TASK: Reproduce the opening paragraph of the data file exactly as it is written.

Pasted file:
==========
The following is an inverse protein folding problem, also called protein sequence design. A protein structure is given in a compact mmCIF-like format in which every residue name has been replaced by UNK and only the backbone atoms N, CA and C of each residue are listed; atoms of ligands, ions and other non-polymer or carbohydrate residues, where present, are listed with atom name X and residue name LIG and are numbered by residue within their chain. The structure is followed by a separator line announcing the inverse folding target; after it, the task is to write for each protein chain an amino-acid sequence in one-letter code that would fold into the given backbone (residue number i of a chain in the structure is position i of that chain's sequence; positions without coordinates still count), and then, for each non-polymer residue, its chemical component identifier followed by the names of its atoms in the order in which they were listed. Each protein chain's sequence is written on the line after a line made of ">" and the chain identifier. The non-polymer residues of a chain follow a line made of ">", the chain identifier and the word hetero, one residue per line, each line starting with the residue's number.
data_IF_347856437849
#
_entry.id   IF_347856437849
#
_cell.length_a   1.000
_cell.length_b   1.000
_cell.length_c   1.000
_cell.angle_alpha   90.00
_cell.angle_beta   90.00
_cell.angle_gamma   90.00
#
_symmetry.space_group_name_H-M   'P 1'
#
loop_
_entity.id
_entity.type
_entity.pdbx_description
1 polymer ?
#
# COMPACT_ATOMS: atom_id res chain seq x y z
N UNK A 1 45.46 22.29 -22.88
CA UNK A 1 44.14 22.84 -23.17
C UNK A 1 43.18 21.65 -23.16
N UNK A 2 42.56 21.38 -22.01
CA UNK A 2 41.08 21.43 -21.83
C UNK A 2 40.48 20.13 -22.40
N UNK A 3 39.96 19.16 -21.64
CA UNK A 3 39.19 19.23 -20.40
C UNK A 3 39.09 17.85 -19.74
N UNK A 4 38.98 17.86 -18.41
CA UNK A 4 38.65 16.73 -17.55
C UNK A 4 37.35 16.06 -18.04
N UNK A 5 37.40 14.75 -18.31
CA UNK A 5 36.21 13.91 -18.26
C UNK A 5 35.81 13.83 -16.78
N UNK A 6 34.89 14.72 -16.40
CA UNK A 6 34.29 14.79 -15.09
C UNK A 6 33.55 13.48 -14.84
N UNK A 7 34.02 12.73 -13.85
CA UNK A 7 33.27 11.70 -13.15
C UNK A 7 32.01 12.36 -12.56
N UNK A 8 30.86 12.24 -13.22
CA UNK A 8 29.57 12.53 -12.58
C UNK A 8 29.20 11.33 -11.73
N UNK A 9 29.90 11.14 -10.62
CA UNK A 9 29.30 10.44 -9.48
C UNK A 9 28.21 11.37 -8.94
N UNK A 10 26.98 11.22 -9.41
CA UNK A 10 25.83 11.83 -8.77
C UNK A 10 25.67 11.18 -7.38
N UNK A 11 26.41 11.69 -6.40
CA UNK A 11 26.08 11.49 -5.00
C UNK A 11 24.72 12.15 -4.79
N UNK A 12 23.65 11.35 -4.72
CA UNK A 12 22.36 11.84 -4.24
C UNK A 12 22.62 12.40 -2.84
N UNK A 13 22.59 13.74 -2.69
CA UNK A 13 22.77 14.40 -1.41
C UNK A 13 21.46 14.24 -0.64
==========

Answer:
The following is an inverse protein folding problem, also called protein sequence design. A protein structure is given in a compact mmCIF-like format in which every residue name has been replaced by UNK and only the backbone atoms N, CA and C of each residue are listed; atoms of ligands, ions and other non-polymer or carbohydrate residues, where present, are listed with atom name X and residue name LIG and are numbered by residue within their chain. The structure is followed by a separator line announcing the inverse folding target; after it, the task is to write for each protein chain an amino-acid sequence in one-letter code that would fold into the given backbone (residue number i of a chain in the structure is position i of that chain's sequence; positions without coordinates still count), and then, for each non-polymer residue, its chemical component identifier followed by the names of its atoms in the order in which they were listed. Each protein chain's sequence is written on the line after a line made of ">" and the chain identifier. The non-polymer residues of a chain follow a line made of ">", the chain identifier and the word hetero, one residue per line, each line starting with the residue's number.